What does it mean to be European?

Can you tell us about the mission of the Nexus Institute and how it has evolved over the years?

The mission of the Nexus Institute is, I guess, best summarized by the fact that we do what universities were supposed to do due to the origin of their name: universitas. That is to say, with the Nexus Institute we want to provide for a broad and general public the kind of general knowledge that can help them to understand what’s meaningful and to give them that kind of intellectual and cultural education which will provide them with a moral awareness, a critical understanding of what’s going on in our society, to have an idea about what is meaningful and of value in their lives. It is a very old idea, it is the tradition of European humanism, Socrates would call it paideia, in the time of Goethe and Schiller it was called Bildung and we do know now that without ‘liberal education’ you can’t have a democracy and you can’t have a civilized society. As in general most universities are stuck in the paradigm that their legitimation of existence is to care about what is good for the state and the society and no longer provide this education, which as I said is the pillar for a civilized society. That is the mission we assign to. How it evolved? Well, we had to start from scratch and had to live on a shoe string, as essentially no one was interested to give any financial support due to the fact that the Nexus Institute is in many ways very much ‘un-Dutch’: in every sense we intend to be elitist, but in the true meaning of the word. That is to say: we aim for and work with the best. Secondly, we are intellectually completely independent. Thirdly, we are completely international and fourth, we are not part of the present still persisting postmodern ideology, which I consider to be a completely empty idea. Although we didn’t get much support 20 years ago in the country, many outstanding public intellectuals outside of the country were most willing to take part in our mission. So almost from the start we could count on a rich variety of people, like Michael IgnatieffI, Georgy Konrad, Peter Sellars, Alain Finkielkraut, Susan Sontag, Adam Zagajewski. And even more important is the fact that pretty soon we discovered that beyond the institutions and the so called opinion leaders, there was a substantial interest by the audience for the public events and the journal we publish. And it is due to their support over these 20 years that we could build the Nexus Institute, which even to my own surprise has gained a world reputation by now.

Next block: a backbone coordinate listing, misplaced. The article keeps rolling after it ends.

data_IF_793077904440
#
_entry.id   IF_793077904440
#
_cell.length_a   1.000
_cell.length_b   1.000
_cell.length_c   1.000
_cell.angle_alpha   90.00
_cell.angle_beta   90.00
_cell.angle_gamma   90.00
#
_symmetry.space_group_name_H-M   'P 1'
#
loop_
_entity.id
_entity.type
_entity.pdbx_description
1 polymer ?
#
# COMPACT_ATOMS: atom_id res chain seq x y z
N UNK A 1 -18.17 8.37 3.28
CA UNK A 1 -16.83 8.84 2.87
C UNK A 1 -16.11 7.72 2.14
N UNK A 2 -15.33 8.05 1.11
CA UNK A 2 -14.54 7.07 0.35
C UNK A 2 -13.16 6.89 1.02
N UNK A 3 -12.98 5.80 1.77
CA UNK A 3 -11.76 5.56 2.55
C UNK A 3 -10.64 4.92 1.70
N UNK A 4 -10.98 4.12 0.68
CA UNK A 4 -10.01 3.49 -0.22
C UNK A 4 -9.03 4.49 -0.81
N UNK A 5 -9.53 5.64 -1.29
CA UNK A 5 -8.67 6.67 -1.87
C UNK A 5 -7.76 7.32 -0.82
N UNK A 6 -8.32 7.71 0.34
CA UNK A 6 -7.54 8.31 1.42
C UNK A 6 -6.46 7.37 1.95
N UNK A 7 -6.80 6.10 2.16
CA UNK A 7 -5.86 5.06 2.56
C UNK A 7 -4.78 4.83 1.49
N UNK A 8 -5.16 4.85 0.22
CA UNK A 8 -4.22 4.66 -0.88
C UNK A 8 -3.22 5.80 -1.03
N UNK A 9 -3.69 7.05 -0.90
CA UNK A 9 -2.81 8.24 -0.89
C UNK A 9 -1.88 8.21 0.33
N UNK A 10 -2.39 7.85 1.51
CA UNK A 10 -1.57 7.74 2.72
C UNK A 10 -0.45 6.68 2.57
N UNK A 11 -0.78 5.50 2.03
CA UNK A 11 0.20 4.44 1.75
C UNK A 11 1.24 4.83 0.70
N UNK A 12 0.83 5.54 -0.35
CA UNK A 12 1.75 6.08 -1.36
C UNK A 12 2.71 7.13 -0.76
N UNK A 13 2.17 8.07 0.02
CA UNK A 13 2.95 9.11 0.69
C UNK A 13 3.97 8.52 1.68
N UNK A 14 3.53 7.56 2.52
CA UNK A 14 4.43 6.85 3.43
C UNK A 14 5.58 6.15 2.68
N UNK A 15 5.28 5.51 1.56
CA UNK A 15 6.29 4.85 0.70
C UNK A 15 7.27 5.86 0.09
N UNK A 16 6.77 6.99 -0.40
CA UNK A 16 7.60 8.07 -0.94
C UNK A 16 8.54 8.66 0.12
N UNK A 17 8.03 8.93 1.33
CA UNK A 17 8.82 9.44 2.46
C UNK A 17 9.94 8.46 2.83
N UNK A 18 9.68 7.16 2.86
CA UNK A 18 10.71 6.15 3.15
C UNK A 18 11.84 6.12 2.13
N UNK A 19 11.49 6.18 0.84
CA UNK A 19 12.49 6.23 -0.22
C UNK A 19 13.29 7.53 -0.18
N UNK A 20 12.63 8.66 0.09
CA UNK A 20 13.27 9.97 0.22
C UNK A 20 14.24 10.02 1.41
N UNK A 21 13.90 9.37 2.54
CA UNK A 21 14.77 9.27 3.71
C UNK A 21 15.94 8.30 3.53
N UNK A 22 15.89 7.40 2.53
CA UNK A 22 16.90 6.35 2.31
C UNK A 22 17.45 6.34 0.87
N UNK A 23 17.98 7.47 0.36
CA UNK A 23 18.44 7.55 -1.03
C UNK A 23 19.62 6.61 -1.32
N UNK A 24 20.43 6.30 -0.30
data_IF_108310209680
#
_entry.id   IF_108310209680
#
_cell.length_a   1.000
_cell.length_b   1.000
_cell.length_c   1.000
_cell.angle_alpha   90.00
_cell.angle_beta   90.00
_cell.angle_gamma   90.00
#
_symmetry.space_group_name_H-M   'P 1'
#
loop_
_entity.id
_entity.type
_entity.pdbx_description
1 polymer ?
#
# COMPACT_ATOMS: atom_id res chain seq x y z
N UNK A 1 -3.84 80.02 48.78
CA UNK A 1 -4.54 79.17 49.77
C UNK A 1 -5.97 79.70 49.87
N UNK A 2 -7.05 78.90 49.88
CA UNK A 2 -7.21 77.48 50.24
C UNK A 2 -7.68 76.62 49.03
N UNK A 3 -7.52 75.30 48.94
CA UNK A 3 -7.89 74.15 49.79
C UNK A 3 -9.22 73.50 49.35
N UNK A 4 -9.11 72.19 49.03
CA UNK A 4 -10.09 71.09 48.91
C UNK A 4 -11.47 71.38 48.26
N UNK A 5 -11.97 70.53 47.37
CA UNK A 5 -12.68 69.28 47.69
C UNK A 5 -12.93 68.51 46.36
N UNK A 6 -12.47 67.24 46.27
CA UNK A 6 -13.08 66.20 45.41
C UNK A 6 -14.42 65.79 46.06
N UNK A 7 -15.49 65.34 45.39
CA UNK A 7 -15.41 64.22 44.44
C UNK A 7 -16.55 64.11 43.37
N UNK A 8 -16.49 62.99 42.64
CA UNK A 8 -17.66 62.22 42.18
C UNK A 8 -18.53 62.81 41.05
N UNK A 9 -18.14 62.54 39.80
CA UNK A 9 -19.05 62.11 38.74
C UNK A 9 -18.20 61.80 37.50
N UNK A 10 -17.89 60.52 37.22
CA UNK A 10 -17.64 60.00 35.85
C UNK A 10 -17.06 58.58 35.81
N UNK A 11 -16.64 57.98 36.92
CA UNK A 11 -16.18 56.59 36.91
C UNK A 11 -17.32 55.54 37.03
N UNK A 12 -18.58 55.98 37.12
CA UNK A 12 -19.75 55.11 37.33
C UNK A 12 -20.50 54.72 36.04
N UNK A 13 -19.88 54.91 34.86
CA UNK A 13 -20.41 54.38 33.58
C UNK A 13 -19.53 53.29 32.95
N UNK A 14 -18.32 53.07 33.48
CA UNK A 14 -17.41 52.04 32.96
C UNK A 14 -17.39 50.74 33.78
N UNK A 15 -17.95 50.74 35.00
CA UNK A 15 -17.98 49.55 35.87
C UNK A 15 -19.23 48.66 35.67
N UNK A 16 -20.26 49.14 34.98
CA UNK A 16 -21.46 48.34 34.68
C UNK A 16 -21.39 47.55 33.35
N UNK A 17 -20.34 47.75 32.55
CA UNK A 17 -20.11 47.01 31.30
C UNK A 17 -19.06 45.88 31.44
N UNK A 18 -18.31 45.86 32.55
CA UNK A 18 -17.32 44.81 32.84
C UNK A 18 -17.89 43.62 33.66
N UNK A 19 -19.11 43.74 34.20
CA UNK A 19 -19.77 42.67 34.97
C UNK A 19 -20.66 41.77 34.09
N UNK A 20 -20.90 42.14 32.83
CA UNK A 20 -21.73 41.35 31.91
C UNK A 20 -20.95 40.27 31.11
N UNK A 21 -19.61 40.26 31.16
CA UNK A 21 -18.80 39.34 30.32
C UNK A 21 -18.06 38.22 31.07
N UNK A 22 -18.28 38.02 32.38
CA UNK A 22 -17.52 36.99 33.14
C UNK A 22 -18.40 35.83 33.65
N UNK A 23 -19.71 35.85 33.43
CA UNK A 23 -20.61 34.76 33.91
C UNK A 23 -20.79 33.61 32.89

You are dedicated to promote contemporary thinking without being stuck in current events. Can you tell us about your process in balancing these two urges?

It’s not ‘contemporary thinking’ as in many ways I do think that what Thomas Mann, Beethoven, Voltaire, Kant, Nietzsche, Spinoza have to tell us is of importance to understand our contemporary society. The whole idea behind our public events, the conferences in particular, is that by bringing together a very diverse group of people from the left and the right, religious and antireligious, western or anti-western, we want to give the audience an understanding of what are the presuppositions of current ideas and what are the consequences of those ideas. It is an exercise in almost original critical thinking as shown so brilliantly by Thomas Mann in his novel The Magic Mountain, where he has the young hero of the story listening to the debates because of the complete opposite views of his two ‘teachers’. And then he has to make up his own mind. So in short: we want to provide the cultural philosophical background for our current affairs and then everybody for themselves should draw their own conclusions.